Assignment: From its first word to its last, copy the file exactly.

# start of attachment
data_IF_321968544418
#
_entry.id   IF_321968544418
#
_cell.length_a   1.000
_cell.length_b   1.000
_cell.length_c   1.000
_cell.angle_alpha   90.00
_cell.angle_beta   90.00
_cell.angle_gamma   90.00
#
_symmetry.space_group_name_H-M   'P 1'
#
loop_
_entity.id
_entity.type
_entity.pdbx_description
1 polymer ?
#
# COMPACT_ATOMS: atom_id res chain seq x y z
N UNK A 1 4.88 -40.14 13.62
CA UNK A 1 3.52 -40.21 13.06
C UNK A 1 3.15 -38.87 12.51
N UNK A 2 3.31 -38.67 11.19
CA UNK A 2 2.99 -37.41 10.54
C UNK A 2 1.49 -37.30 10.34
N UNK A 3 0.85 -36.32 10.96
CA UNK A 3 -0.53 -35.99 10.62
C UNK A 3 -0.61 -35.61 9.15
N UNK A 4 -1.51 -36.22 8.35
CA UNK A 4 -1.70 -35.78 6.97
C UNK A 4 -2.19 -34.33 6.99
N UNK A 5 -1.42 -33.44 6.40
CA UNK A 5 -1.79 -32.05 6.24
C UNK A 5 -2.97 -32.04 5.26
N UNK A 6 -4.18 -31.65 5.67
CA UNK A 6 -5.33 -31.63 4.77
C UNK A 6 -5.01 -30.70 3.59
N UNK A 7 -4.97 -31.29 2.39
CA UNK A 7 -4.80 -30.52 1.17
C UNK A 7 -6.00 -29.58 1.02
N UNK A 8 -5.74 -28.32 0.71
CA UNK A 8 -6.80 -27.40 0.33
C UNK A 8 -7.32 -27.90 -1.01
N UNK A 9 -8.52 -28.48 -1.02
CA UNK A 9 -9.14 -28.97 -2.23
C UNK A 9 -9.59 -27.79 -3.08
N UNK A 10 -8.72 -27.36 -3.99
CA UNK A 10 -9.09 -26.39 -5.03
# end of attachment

data_IF_321968544418
#
_entry.id   IF_321968544418
#
_cell.length_a   1.000
_cell.length_b   1.000
_cell.length_c   1.000
_cell.angle_alpha   90.00
_cell.angle_beta   90.00
_cell.angle_gamma   90.00
#
_symmetry.space_group_name_H-M   'P 1'
#
loop_
_entity.id
_entity.type
_entity.pdbx_description
1 polymer ?
#
# COMPACT_ATOMS: atom_id res chain seq x y z
N UNK A 1 4.88 -40.14 13.62
CA UNK A 1 3.52 -40.21 13.06
C UNK A 1 3.15 -38.87 12.51
N UNK A 2 3.31 -38.67 11.19
CA UNK A 2 2.99 -37.41 10.54
C UNK A 2 1.49 -37.30 10.34
N UNK A 3 0.85 -36.32 10.96
CA UNK A 3 -0.53 -35.99 10.62
C UNK A 3 -0.61 -35.61 9.15
N UNK A 4 -1.51 -36.22 8.35
CA UNK A 4 -1.70 -35.78 6.97
C UNK A 4 -2.19 -34.33 6.99
N UNK A 5 -1.42 -33.44 6.40
CA UNK A 5 -1.79 -32.05 6.24
C UNK A 5 -2.97 -32.04 5.26
N UNK A 6 -4.18 -31.65 5.67
CA UNK A 6 -5.33 -31.63 4.77
C UNK A 6 -5.01 -30.70 3.59
N UNK A 7 -4.97 -31.29 2.39
CA UNK A 7 -4.80 -30.52 1.17
C UNK A 7 -6.00 -29.58 1.02
N UNK A 8 -5.74 -28.32 0.71
CA UNK A 8 -6.80 -27.40 0.33
C UNK A 8 -7.32 -27.90 -1.01
N UNK A 9 -8.52 -28.48 -1.02
CA UNK A 9 -9.14 -28.97 -2.23
C UNK A 9 -9.59 -27.79 -3.08
N UNK A 10 -8.72 -27.36 -3.99
CA UNK A 10 -9.09 -26.39 -5.03